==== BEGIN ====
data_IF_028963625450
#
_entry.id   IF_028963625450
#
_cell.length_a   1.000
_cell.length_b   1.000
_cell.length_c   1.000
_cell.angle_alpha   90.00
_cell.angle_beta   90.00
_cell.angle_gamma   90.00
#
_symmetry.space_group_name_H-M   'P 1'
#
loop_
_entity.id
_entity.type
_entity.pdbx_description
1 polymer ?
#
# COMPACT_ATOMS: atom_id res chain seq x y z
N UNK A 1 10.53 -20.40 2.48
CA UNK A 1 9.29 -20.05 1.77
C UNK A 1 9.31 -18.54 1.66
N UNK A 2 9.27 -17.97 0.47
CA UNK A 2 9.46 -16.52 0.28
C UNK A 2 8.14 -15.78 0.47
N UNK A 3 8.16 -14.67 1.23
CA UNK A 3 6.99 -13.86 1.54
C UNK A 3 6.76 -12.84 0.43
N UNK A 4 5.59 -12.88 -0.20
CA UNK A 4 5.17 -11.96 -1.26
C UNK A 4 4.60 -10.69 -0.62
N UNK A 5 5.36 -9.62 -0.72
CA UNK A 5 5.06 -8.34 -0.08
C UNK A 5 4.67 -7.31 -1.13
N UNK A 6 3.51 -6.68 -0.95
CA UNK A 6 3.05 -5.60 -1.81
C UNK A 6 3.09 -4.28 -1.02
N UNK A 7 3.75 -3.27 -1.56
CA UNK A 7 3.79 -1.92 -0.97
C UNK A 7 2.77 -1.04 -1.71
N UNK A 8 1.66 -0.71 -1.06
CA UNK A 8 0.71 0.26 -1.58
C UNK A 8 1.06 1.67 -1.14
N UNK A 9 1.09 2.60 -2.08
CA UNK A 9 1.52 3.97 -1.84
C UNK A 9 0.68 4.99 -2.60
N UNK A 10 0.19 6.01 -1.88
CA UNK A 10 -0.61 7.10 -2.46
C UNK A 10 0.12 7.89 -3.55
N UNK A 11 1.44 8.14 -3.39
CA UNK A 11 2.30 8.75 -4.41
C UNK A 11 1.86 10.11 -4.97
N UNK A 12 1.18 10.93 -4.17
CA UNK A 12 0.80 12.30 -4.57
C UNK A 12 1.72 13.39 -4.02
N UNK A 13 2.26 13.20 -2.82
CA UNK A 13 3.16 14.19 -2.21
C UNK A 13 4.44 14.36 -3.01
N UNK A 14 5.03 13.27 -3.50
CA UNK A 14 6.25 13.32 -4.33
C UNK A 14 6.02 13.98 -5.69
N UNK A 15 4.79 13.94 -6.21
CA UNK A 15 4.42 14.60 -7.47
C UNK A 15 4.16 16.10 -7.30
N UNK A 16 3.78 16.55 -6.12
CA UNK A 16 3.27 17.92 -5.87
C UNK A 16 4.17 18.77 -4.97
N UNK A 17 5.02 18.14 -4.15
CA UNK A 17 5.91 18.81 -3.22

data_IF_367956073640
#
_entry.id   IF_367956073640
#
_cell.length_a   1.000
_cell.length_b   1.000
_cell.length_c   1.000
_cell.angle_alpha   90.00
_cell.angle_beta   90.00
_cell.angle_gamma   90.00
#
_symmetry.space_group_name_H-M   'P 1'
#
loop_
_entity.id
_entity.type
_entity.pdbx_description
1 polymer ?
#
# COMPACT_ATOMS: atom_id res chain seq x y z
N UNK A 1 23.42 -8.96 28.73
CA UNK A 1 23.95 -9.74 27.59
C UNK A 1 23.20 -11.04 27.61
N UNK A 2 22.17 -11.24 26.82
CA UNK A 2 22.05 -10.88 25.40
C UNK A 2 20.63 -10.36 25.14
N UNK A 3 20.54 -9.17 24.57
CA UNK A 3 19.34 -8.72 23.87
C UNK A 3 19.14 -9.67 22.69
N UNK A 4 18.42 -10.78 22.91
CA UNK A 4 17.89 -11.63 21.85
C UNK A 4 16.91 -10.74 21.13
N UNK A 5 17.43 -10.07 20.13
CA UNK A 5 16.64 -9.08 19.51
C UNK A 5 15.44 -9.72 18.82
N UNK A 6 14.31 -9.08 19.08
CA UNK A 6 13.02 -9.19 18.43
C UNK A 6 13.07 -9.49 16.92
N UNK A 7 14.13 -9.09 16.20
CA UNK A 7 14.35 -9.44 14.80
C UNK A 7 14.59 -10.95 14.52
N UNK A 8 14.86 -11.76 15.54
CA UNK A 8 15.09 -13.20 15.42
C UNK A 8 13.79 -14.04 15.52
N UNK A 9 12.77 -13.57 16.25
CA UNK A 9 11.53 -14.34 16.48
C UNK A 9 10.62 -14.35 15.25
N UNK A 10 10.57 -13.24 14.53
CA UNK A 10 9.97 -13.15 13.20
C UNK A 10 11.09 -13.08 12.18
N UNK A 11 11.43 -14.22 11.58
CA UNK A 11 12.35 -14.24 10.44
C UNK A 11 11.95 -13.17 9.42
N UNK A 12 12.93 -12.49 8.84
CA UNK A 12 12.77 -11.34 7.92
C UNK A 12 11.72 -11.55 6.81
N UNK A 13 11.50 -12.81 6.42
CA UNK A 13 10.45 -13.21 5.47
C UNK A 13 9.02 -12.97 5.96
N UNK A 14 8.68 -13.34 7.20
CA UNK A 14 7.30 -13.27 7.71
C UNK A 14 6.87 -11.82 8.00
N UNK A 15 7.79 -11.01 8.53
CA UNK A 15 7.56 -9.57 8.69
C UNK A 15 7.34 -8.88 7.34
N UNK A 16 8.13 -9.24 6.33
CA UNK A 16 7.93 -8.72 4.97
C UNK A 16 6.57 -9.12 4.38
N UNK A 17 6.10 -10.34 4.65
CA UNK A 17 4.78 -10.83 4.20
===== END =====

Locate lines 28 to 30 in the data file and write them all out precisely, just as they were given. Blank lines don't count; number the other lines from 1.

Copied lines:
CA UNK A 3 6.99 -13.86 1.54
C UNK A 3 6.76 -12.84 0.43
N UNK A 4 5.59 -12.88 -0.20